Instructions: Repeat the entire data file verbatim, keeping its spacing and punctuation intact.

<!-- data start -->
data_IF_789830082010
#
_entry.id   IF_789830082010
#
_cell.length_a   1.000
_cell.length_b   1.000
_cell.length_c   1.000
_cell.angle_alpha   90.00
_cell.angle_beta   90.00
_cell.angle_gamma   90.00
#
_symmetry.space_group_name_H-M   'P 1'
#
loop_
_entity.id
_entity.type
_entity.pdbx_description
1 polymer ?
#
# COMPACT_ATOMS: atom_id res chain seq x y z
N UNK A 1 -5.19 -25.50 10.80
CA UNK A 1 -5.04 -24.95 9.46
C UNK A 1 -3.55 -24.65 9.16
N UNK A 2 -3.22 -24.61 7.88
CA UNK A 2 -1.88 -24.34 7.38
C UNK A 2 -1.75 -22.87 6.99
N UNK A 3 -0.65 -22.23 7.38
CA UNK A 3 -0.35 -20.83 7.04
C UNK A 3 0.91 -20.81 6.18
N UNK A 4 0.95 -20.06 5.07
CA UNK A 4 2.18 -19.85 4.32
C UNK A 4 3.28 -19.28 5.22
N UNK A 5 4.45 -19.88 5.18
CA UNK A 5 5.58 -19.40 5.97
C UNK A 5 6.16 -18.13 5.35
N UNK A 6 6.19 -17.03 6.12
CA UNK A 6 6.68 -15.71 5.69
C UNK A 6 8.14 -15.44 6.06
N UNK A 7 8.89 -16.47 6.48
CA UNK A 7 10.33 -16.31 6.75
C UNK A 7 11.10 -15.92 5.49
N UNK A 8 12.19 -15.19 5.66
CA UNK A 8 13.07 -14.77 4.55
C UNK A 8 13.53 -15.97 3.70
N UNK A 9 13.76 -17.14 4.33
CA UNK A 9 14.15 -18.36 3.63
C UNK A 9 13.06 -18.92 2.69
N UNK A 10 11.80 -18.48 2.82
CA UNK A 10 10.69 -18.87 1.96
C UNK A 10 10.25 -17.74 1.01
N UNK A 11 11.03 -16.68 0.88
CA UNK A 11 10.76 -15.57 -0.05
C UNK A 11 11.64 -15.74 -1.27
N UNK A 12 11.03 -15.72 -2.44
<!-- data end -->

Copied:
data_IF_789830082010
#
_entry.id   IF_789830082010
#
_cell.length_a   1.000
_cell.length_b   1.000
_cell.length_c   1.000
_cell.angle_alpha   90.00
_cell.angle_beta   90.00
_cell.angle_gamma   90.00
#
_symmetry.space_group_name_H-M   'P 1'
#
loop_
_entity.id
_entity.type
_entity.pdbx_description
1 polymer ?
#
# COMPACT_ATOMS: atom_id res chain seq x y z
N UNK A 1 -5.19 -25.50 10.80
CA UNK A 1 -5.04 -24.95 9.46
C UNK A 1 -3.55 -24.65 9.16
N UNK A 2 -3.22 -24.61 7.88
CA UNK A 2 -1.88 -24.34 7.38
C UNK A 2 -1.75 -22.87 6.99
N UNK A 3 -0.65 -22.23 7.38
CA UNK A 3 -0.35 -20.83 7.04
C UNK A 3 0.91 -20.81 6.18
N UNK A 4 0.95 -20.06 5.07
CA UNK A 4 2.18 -19.85 4.32
C UNK A 4 3.28 -19.28 5.22
N UNK A 5 4.45 -19.88 5.18
CA UNK A 5 5.58 -19.40 5.97
C UNK A 5 6.16 -18.13 5.35
N UNK A 6 6.19 -17.03 6.12
CA UNK A 6 6.68 -15.71 5.69
C UNK A 6 8.14 -15.44 6.06
N UNK A 7 8.89 -16.47 6.48
CA UNK A 7 10.33 -16.31 6.75
C UNK A 7 11.10 -15.92 5.49
N UNK A 8 12.19 -15.19 5.66
CA UNK A 8 13.07 -14.77 4.55
C UNK A 8 13.53 -15.97 3.70
N UNK A 9 13.76 -17.14 4.33
CA UNK A 9 14.15 -18.36 3.63
C UNK A 9 13.06 -18.92 2.69
N UNK A 10 11.80 -18.48 2.82
CA UNK A 10 10.69 -18.87 1.96
C UNK A 10 10.25 -17.74 1.01
N UNK A 11 11.03 -16.68 0.88
CA UNK A 11 10.76 -15.57 -0.05
C UNK A 11 11.64 -15.74 -1.27
N UNK A 12 11.03 -15.72 -2.44